Pádraic (Colin Farrell) comes across as a slightly less goofy Forrest Gump in The Banshees of Inisherin. As sincere and honest as Forrest, and also possessing bellow-average intelligence, he too wears his heart on his sleeve and his shirt buttoned to the collar. Both characters are easily wounded — not having fully developed a thick protective layer of ego, they are vulnerable to those willing to take advantage — and their eyes peer out in incomprehension at their mistreatment, like a child being punished for something they don’t understand.
Unlike Forrest, however, Pádraic doesn’t dazzle with deep insights or great wisdom—which, for him, are more likely to be hard-earned through protracted effort and thought than as gifts for the humble. Also, unlike Forrest Gump, he doesn’t inhabit that American dream conveyed in Robert Zemeckis‘ 1994 film, where the slow-witted can rub shoulders with celebrities and shake hands with presidents. Instead, Pádraic lives in a small island community off the coast of Ireland, where the possibilities of life are limited.
It takes a while before the audience of The Banshees of Inisherin realizes the story is set in the year 1923. Numerous references are made to the civil war on the mainland, which forms the backdrop for the conflict between Pádraic and Colm (Brendan Gleeson) that erupts in the wake of Colm’s abrupt termination of their friendship. The analogy between these battles is drawn increasingly sharper as the story progresses.
The war and the combative ex-friends seem to be driven by irrational forces. The resulting “bad blood” poisons the men’s relationship, leaving little chance for reconciliation no matter what glimmers of hope make their way through the darkness. The audience can’t help but sympathise with Pádraic. He shares the peaceful and longing stare of his farmyard companions that his sister Siobhán (Kerry Condon)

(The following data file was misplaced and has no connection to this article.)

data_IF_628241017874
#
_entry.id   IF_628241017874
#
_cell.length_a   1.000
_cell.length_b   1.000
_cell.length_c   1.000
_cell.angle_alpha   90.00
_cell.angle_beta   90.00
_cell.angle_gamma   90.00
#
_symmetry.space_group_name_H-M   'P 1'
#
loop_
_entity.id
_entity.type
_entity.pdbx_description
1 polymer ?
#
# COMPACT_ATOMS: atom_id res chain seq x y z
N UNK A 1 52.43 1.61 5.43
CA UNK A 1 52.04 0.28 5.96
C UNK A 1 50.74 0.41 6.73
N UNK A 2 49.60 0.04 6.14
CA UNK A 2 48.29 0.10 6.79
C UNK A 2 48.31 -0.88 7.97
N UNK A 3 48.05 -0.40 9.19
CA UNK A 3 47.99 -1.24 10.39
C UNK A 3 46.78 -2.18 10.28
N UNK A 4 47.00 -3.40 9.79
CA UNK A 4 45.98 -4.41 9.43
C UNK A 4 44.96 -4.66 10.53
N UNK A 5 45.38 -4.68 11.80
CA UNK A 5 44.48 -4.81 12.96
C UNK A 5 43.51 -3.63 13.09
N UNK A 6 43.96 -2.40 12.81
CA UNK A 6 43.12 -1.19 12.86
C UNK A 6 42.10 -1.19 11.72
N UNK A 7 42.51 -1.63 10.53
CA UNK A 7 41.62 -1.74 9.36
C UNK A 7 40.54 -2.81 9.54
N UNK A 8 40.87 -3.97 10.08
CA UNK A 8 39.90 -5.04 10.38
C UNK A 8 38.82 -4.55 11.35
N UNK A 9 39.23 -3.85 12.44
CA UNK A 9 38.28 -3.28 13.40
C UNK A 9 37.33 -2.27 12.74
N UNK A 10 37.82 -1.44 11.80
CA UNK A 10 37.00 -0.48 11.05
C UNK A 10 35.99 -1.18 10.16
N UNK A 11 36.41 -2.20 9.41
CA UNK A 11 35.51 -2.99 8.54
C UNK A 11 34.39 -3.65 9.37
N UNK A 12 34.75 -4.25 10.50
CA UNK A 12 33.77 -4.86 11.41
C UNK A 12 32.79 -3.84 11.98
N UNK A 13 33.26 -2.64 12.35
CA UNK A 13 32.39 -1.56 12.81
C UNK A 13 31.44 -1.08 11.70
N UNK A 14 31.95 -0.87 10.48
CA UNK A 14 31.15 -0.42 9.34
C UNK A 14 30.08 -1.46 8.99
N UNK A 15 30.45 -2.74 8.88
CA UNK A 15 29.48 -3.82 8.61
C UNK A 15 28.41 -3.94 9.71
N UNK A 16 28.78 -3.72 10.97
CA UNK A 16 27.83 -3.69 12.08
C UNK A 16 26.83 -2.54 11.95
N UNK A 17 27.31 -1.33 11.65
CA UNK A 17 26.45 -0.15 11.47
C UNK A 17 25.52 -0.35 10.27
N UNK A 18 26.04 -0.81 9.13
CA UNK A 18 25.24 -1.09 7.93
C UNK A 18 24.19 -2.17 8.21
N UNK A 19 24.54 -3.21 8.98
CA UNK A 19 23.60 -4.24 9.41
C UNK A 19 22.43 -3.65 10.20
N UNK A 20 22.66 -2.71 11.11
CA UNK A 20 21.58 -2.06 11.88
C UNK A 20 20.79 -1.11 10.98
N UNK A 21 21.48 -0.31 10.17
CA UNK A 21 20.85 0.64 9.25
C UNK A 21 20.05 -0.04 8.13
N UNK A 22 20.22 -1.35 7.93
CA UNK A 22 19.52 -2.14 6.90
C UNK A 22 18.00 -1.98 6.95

refuses to allow into their home—the cows, horses, and, above all, his miniature donkey, Jenny.
However, we begin to wonder if Pádraic is capable of the violence that innocent animals wil resort to if trapped and frightened. It doesn’t take long until Colm’s side of things becomes apparent. He wants to be left alone, and his desire for solitude is no less sincere than Pádraic’s desire for companionship. They talk past one another, not listening to one another, which escalates the conflict.
As with their previous collaboration with Martin McDonagh in 2008’s In Bruges, Colin Farrell and Brendan Gleeson perform the bickering couple perfectly. Even when Colm can no longer stand the sight of Pádraic, he is still filled with compassion for his friend’s plight and wishes him no harm, even coming to his aid on more than one occasion. Similarly, even when Pádraic reaches the height of his animosity,
his bitter offensive is fuelled, at least partly, by the fact that he misses his closest friend terribly. Also, as with In Bruges, subtle dark humour is sprinkled throughout The Banshees of Inisherin, offering relief
from the despairing picture that emerges.
Despite the shared gloomy perspective on the life of both films, The Banshees of Inisherin is the
more pessimistic. We are led to believe both the war on the mainland and the conflict between the former friends are cyclical. Once the dispute starts, there is no end: just as one battle concludes, another begins, shattering any momentary peace. Although Pádraic starts with a rather optimistic outlook, believing that all wounds can be healed through good will and empathy, he ends up ruling out forgiveness and endorsing the logic of exchange where there must be an eye for an eye.
The impression that this is a mythical world where everything is determined by Fate is reinforced by the explicit mythical elements in The Banshees of Inisherin film. Seemingly haunting the island and occasionally popping up from seemingly nowhere, Mrs. McCormick (Sheila Flitton) is kitted out like one of Macbeth’s witches. She utters cryptic statements and predictions about the inevitable end that will meet some of the islanders.
It is hinted that she is a banshee that no longer announces death with a scream but merely looks on. In this way, the story in The Banshees of Inisherin is like a disenchanted fairy tale. The terrifying compulsion that pushes all mere mortals toward violence is lurking behind the scenes. Yet, aside from the suggestive visage of Mrs. McCormick, no supernatural agents are showing much interest in what we do—apart from perhaps a grim fascination at our misery.
The Banshees of Inisherin is oddly reminiscent of Yorgos Lanthimos’ brilliant 2017 drama, The Killing of a Sacred Deer. In that film, we also get a disturbing (much more disturbing) vision of life as the acting out of opaque forces in a modern world. Farrell and Barry Keoghan play likable characters in The Banshees of Inisherin, and it’s more accessible than the aforementioned stylized and idiosyncratic horror film.
Lanthimos had toned down the hard edge of his surrealism in 2018’s The Favourite, which may be an even better comparison to The Banshees of Inisherin due to its use of witty dialogue to temper its cynical take on the human condition. This leaves me hopeful for future black comedy films from Lanthimos.